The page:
American streetpunk Oi! band Harrington Saints brings blue-collar music to the people

Monday 18th, May 2015 / 14:12
By Aja Cadman
Oakland’s Harrington Saints are getting ready to release Fish & Chips.

Oakland’s Harrington Saints are getting ready to release Fish & Chips.

CALGARY — The resurgence of streetpunk and Oi! music has helped propel the prolific Oakland, California’s Harrington Saints to the forefront of the scene. With their newest album Fish & Chips set to drop this summer, lead vocalist Darrel Wojick gets into the philosophy behind their sound.

“In my opinion we are not an Oi! band in the strict sense of the term. I think we are an American Oi! band and I think that American Oi! includes some ‘80s and ‘90s hardcore and is more of an American sound. A lot of the times I also think we are just a blue collar rock and roll band,” he clarifies.

The Saints, compiled of five members from across the U.S., are held together by their blue-collar upbringing and hard work ethic. This common ground has kept their song writing fresh over the years and has brewed a mixture of styles that spans from hardcore, street punk, punk rock and Oi!

“As far as musical roots, Oi! is taken from punk rock and pub rock, which was big in the ‘70s in England and I think then they just sang about every day, like almost how folk musicians do. So I think it is a version of modern folk music for the working classes and since there are working classes in every country, I think it kind of spread and got really popular.”

Breaking into the scene in 2005, Harrington Saints were doing the Oi! streetpunk thing when no one else was doing it. The fact that they still play songs off their first EP, 2007’s Sounds of the Street, speaks to the timeless theme of the working class being held down by the man. It is to the point, no holds barred, music for the people.

“I think ultimately that is what Oi! should be, rock and roll for the average Joe. Where people can go to a show, have a couple of beers, buy a shirt for cheap and go up and meet the band. Basically in England it was about having a laugh and having a say and I think that still holds true today. Things have gotten much more serious, as far as politics and things like that, and that is fine too because that is part of the whole working people’s situations. You have to be political to a certain extent; otherwise you are going to be blind to what is really going on around you.”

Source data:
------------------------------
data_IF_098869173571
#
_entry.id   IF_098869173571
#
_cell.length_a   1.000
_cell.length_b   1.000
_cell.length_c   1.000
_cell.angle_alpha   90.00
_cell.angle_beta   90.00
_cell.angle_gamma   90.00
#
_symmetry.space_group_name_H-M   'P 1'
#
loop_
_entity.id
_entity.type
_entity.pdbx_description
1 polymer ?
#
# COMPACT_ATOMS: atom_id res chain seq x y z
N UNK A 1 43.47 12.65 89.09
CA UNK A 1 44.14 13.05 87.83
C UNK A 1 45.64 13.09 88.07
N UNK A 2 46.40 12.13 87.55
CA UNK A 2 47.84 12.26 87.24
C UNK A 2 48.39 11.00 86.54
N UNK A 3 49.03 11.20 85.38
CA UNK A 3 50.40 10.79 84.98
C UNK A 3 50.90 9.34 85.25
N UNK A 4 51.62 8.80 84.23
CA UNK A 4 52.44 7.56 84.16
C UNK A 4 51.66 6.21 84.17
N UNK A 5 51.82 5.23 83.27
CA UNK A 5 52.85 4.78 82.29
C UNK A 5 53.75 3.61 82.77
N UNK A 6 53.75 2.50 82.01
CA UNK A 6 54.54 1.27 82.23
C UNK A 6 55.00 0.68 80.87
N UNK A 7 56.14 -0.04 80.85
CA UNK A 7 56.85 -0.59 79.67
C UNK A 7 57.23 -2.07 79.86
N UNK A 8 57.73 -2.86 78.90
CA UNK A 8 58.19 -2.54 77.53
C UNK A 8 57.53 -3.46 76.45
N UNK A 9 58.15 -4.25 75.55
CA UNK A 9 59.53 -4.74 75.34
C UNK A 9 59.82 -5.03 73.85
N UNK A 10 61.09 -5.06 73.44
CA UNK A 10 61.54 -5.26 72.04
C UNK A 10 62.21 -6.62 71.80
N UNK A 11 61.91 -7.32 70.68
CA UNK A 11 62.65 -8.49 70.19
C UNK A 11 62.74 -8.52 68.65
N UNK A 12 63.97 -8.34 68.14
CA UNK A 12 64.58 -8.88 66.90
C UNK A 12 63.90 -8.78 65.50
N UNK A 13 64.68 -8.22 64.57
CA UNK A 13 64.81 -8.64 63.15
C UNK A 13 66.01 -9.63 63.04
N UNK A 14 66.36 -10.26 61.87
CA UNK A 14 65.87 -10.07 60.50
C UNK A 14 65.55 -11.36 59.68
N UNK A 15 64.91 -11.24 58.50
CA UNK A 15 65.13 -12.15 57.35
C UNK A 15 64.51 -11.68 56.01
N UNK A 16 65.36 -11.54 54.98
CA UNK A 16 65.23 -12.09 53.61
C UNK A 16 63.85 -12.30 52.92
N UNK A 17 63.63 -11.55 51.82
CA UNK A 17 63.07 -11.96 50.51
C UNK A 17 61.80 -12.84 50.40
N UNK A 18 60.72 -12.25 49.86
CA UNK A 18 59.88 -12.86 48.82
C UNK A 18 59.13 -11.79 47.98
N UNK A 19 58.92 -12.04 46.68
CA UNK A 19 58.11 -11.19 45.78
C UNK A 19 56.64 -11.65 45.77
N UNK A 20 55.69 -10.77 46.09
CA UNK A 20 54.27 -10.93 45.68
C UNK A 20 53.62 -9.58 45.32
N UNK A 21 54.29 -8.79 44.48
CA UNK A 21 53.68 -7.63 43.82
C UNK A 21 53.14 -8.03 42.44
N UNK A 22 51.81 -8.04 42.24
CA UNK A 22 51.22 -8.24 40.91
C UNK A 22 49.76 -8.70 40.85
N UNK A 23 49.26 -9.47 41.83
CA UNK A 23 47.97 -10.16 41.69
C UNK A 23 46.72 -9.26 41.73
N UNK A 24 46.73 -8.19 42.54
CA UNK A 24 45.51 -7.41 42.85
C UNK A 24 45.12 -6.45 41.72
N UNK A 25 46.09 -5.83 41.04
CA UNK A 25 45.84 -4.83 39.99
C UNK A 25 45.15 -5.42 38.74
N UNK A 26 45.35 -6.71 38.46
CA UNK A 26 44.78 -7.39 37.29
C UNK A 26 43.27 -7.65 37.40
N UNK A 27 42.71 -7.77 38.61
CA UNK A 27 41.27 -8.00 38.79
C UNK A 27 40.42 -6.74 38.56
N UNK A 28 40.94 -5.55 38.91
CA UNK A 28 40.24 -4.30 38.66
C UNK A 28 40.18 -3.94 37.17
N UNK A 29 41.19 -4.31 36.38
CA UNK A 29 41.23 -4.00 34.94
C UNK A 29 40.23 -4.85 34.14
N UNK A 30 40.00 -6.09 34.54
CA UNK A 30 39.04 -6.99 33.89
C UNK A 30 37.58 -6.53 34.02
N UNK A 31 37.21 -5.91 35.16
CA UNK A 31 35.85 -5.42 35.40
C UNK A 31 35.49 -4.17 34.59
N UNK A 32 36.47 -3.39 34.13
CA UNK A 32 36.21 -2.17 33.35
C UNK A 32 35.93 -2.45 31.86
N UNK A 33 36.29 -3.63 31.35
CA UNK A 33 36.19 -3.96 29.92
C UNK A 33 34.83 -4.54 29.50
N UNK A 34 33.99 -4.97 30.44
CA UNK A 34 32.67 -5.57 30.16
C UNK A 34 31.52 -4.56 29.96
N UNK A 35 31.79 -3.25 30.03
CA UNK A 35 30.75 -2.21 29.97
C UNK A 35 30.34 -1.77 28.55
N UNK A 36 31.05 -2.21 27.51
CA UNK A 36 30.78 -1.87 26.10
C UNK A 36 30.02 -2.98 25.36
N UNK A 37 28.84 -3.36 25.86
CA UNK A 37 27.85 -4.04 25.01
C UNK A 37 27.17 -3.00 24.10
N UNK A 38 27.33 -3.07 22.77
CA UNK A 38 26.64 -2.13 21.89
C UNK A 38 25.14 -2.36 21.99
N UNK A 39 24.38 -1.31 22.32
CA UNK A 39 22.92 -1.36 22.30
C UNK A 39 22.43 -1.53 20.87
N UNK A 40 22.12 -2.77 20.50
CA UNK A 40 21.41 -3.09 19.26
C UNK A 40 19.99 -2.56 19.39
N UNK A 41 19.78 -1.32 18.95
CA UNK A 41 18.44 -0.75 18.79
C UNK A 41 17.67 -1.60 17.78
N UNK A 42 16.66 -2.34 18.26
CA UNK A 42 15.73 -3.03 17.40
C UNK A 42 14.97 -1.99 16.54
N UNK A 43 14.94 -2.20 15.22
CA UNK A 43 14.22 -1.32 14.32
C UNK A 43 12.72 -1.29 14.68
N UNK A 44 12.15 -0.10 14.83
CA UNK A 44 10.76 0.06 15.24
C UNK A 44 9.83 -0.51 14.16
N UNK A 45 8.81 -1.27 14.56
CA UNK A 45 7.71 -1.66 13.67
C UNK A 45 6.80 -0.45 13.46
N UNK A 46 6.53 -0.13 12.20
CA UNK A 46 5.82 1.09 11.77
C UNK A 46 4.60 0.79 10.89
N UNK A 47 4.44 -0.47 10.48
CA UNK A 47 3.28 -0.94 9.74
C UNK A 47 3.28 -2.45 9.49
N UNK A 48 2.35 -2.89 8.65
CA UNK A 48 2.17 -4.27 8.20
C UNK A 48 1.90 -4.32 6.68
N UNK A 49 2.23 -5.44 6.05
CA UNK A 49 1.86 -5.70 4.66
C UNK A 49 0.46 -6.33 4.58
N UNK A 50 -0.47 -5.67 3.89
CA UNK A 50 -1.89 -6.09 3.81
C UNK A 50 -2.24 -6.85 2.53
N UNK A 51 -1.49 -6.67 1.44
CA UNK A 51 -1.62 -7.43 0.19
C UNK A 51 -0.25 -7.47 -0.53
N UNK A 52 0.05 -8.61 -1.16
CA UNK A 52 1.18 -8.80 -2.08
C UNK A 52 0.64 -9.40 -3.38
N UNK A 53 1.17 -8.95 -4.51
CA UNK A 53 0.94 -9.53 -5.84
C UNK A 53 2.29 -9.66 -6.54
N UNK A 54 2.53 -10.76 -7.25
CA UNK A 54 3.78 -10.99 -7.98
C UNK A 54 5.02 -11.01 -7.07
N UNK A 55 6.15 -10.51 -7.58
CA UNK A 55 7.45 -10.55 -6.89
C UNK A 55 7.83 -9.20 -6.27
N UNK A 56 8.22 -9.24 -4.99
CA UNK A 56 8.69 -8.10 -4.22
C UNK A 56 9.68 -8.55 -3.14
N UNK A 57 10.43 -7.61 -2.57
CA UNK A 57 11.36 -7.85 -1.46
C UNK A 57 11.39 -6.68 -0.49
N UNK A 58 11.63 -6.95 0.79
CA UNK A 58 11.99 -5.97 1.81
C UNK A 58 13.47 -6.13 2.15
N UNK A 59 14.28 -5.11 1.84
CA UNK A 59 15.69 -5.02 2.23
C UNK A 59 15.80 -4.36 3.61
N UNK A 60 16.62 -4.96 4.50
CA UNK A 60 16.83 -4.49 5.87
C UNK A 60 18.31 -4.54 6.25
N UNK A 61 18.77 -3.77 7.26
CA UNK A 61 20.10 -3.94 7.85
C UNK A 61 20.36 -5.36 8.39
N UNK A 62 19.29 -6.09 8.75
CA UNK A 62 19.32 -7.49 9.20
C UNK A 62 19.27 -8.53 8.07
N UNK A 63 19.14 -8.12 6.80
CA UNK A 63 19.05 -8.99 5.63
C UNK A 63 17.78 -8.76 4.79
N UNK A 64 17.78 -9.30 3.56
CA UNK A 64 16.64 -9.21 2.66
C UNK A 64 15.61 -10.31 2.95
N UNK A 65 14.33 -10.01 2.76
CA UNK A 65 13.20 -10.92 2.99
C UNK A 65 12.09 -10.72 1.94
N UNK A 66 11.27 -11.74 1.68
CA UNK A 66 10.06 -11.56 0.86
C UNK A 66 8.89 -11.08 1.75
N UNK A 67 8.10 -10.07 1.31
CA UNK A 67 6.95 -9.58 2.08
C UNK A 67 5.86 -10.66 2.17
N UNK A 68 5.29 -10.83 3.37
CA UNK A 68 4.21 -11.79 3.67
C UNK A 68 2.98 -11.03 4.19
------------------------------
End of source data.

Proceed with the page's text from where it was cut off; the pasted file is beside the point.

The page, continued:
In honour of their 10th anniversary, the Saints are releasing Fish & Chips as a 10-inch record. While this impending album may touch on subject matter that is darker then normal, like good whiskey, these guys are only getting better with age.

“I think the song writing is getting more complex without it getting convoluted and boring. I think we are getting better at our craft and the jobs that we do in the band. We are getting a lot better as far as the show we put on and I still think some of our best work is ahead of us. We also drink a lot less then we used to.”

Don’t get it twisted, these are not old men and still know how to make their shows an event not to be missed.

“We don’t really like the tough guy American Oi! bands that stomp around the stage and show how tough they are. We like everybody to have a good time. What we really want to do is just play loud rock and roll and have everybody sing along and get drunk and have a really good time. And if we got some more serious point across, then that is awesome too.”

See the Harrington Saints at DV8 (Edmonton) on Friday, May 29th and at the Palomino Smokehouse and Bar (Calgary) on Saturday, May 30th.

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